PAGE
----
CHARLESTON, W.Va. — Bob Henry Baber, former Richwood mayor and a candidate for statewide political office in multiple elections, was arraigned today on fraud and embezzlement charges.
Baber’s arrest follows last week’s charges against 3 other current and former officials in Richwood, all related to the city’s finances. Baber had been out of town.
Mayor Chris Drennen and former City Recorder Abby McClung face embezzlement charges. Police Chief Lloyd Allen Cogar is accused of mishandling his state-issued purchasing card, including buying tires and services at “Allen’s Discount Tire Store,” which he owns.
During a Friday evening emergency meeting, council members voted to ask Drennen to resign and to terminate Cogar’s employment. Drennen has publicly proclaimed her innocence.
Baber is accused of making dozens of inappropriate purchases on his state-issued purchasing card. He is also accused of issuing himself a City of Richwood check for a period for flood work for the week before and the week after he became mayor.
Baber, a poet who has also run for governor and U.S. Senator, offered only a short, cryptic comment when reached this afternoon by telephone.
“Some truths have come out,” Baber said. “More yet are to come.”
A criminal complaint filed by the State Police states that Baber used his purchasing card for 86 transactions amounting to $6,245.17, “many of which were not pre-approved or authorized by City Council.”
Of those 86 transactions, the criminal complaint alleges, there were 24 instances when no receipt or invoice was provided to substantiate the stated expense. And there were 33 others that appear to be personal, according to the criminal complaint.
“Even more disturbing is that Mr. Baber admitted to giving his purchasing card to other people on at least 19 separate occasions,” according to the criminal complaint.
The criminal complaint also alleges Baber issued himself a paycheck on April 27, 2017, for $3,640, claiming work done during the two-week pay period that had actually ended the prior July 8.
Baber had taken office that July 1.
“Effectively, he paid himself for volunteer work that was done the week prior to him becoming mayor and his first week in office as Mayor of Richwood, abusing his authority and converting Richwood city money for his own use,” the criminal complaint alleges.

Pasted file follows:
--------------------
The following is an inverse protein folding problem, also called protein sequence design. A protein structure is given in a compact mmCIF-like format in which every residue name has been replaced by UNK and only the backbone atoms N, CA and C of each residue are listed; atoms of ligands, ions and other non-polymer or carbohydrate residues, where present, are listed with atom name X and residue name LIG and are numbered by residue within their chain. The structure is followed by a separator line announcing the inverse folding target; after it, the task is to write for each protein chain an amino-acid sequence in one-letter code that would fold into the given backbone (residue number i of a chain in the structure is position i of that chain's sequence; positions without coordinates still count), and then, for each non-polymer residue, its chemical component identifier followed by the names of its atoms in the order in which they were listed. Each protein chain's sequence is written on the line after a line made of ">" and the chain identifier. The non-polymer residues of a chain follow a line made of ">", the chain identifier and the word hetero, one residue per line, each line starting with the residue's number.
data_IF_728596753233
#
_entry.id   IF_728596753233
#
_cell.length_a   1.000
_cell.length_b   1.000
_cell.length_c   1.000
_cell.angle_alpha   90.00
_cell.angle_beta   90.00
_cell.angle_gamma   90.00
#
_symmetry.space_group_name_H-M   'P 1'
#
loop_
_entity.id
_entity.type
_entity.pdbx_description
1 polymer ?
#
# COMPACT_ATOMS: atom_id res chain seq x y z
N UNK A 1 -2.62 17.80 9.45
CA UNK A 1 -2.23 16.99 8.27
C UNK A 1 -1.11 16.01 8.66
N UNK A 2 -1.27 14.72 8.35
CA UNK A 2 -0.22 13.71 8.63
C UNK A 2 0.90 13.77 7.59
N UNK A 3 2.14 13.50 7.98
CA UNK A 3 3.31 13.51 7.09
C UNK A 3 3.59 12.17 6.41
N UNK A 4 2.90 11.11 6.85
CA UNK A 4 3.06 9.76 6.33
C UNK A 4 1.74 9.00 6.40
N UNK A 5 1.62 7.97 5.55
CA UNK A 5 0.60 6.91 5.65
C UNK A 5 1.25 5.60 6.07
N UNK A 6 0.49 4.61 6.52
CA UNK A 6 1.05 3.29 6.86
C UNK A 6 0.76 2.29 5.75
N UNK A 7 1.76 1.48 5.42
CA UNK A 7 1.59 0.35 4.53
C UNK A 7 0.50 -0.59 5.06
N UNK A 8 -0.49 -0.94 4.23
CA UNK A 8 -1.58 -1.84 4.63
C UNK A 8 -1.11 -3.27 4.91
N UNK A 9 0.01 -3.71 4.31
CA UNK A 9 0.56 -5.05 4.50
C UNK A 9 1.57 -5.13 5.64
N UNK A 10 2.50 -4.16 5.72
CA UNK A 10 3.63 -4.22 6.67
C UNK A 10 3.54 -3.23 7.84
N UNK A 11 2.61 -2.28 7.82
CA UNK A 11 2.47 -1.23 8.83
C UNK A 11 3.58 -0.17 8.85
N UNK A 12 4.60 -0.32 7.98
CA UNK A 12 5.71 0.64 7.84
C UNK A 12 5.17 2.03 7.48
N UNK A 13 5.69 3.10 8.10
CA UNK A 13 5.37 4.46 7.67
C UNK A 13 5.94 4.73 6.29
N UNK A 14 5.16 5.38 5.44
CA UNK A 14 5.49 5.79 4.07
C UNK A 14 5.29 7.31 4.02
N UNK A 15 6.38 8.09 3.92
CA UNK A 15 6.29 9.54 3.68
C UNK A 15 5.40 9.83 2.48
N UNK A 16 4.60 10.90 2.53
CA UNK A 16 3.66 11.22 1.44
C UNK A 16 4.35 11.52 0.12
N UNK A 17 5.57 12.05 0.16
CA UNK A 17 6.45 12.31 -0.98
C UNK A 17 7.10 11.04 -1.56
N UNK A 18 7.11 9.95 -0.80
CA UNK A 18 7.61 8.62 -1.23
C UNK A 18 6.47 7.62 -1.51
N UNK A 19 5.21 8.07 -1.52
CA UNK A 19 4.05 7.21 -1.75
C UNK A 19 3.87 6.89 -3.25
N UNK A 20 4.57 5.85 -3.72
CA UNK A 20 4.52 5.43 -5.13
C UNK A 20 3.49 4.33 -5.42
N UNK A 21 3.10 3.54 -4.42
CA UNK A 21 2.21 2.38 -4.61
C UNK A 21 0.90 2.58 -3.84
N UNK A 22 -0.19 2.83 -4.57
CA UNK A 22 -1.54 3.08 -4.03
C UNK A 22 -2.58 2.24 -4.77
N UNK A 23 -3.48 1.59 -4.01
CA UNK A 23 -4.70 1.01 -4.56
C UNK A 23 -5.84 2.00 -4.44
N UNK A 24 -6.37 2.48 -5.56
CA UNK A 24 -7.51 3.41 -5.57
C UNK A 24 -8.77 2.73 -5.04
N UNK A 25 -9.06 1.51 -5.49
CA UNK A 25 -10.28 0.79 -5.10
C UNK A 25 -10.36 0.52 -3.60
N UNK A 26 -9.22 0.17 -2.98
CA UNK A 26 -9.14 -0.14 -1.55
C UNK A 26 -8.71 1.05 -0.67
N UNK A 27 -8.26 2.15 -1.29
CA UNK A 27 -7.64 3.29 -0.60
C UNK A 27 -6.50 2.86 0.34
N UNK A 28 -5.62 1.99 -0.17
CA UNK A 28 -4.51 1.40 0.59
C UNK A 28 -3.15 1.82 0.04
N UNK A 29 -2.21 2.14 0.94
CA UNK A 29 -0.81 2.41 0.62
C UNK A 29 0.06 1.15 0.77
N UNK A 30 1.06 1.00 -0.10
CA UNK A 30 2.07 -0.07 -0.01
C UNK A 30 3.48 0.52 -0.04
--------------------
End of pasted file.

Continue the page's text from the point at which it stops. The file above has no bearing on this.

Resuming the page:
This all stems from an investigation by the state Auditor’s Office that started more than a year ago.
During that time, Baber was removed as the town’s mayor, in large part because of spending irregularities. The Auditor’s Office looked not only at Baber’s financial habits but also more broadly at the city’s handling of money.
Richwood was among the West Virginia communities hardest hit by catastrophic flooding in 2016. More than 200 homes were hit and roads and infrastructure were destroyed.
Baber took office as mayor — for the second time — right when the flood hit. So his administration began in devastation.
Richwood Council asked Baber to resign in September, 2017, over undocumented spending on his state-issued purchasing card. He contended that Council did not have the right to remove him. Council then moved to impeach Baber.
Baber called multiple press conferences in front of the Auditor’s Office that year, acknowledging disorganized spending habits on the purchasing card but insisting he had done nothing wrong.
Baber filed a lawsuit against Richwood Council and the Auditor’s office, which had already started its broader investigation of the town’s spending. The Auditor was dismissed, and the lawsuit moved to Nicholas County.
In May 2018, a three-judge panel was appointed to hear whether Richwood’s city council was within its rights to remove Baber as mayor. The panel that July upheld his removal from office, agreeing that his conduct constituted “maladministration, official misconduct, and/or financial mismanagement.”
The judges agreed that he had misused his purchasing card, lacked proper documentation for expenditures and sometimes handed his card to others to make purchases.
Through much of that scrutiny, Baber contended the stress of dealing with a major disaster had created major stress, explaining his mindset.
He previously served as mayor of Richwood, starting in 2004.
Late in that term, he was also investigated, this time on ethics charges and election fraud. A week before impeachment allegations were to be heard by a three-judge panel in Nicholas Circuit Court, Baber resigned and accepted a position at Glenville State College.
In that case, he told Beckley’s Register-Herald newspaper that he thought others in the county were out to get him politically. In a separate conversation this morning, he reiterated that.
“I can tell you that a pattern of harassment of me exists in this county despite all my efforts to try to do good for Richwood,” he told the Beckley newspaper in.2007. “We’ve got a cluster of folks here who live to thwart.”